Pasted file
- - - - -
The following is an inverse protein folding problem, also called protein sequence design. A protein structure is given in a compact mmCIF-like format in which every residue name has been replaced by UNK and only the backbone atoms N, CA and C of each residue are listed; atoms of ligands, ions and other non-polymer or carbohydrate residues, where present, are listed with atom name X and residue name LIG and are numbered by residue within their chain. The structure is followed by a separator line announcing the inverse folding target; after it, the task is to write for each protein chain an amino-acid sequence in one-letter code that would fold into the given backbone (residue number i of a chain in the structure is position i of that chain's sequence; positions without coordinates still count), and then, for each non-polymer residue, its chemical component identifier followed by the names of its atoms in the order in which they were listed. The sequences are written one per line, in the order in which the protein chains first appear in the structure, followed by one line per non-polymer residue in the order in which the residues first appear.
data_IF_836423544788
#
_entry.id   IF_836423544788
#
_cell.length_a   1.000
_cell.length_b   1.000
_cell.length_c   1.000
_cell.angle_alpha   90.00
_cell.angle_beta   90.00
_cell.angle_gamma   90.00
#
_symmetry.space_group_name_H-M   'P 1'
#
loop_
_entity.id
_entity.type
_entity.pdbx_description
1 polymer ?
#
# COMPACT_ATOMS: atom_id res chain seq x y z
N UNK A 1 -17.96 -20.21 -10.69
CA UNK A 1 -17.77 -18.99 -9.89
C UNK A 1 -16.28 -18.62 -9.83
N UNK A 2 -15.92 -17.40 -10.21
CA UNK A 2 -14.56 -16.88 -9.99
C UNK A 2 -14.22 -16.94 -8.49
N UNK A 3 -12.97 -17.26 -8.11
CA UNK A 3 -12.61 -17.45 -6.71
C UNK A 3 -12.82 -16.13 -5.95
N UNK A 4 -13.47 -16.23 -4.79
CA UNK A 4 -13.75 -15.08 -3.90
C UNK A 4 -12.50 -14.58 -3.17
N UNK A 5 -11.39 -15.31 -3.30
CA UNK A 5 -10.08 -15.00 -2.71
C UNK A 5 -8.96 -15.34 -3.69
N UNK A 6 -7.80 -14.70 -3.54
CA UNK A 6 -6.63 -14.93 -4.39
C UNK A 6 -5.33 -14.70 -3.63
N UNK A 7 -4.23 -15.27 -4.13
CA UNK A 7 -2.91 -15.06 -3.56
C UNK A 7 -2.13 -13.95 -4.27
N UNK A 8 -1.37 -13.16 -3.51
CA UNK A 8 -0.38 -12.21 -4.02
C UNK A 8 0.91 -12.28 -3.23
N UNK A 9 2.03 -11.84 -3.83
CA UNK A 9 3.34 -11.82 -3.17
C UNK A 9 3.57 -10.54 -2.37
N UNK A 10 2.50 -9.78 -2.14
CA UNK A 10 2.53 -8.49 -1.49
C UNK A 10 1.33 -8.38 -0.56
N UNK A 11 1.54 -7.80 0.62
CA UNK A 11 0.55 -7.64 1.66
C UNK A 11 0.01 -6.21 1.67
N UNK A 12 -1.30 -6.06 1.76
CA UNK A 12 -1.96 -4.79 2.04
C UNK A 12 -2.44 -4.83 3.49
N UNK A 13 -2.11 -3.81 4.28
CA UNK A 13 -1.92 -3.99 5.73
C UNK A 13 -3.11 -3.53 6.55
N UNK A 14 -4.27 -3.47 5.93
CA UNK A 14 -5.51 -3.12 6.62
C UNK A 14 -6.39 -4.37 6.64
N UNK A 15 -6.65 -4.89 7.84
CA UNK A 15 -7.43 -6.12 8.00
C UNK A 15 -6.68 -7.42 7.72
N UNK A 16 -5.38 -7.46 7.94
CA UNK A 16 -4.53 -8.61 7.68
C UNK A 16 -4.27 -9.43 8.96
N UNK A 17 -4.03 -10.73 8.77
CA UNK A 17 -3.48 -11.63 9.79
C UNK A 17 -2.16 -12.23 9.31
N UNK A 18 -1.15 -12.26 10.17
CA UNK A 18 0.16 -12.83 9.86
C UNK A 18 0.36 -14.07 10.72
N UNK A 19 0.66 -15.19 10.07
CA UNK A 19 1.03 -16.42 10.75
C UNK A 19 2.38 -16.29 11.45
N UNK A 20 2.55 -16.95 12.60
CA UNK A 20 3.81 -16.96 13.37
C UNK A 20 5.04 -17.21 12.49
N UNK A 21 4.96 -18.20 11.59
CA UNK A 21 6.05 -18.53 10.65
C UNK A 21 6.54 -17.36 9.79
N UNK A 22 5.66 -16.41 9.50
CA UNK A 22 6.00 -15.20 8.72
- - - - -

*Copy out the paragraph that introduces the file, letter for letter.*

The following is an inverse protein folding problem, also called protein sequence design. A protein structure is given in a compact mmCIF-like format in which every residue name has been replaced by UNK and only the backbone atoms N, CA and C of each residue are listed; atoms of ligands, ions and other non-polymer or carbohydrate residues, where present, are listed with atom name X and residue name LIG and are numbered by residue within their chain. The structure is followed by a separator line announcing the inverse folding target; after it, the task is to write for each protein chain an amino-acid sequence in one-letter code that would fold into the given backbone (residue number i of a chain in the structure is position i of that chain's sequence; positions without coordinates still count), and then, for each non-polymer residue, its chemical component identifier followed by the names of its atoms in the order in which they were listed. The sequences are written one per line, in the order in which the protein chains first appear in the structure, followed by one line per non-polymer residue in the order in which the residues first appear.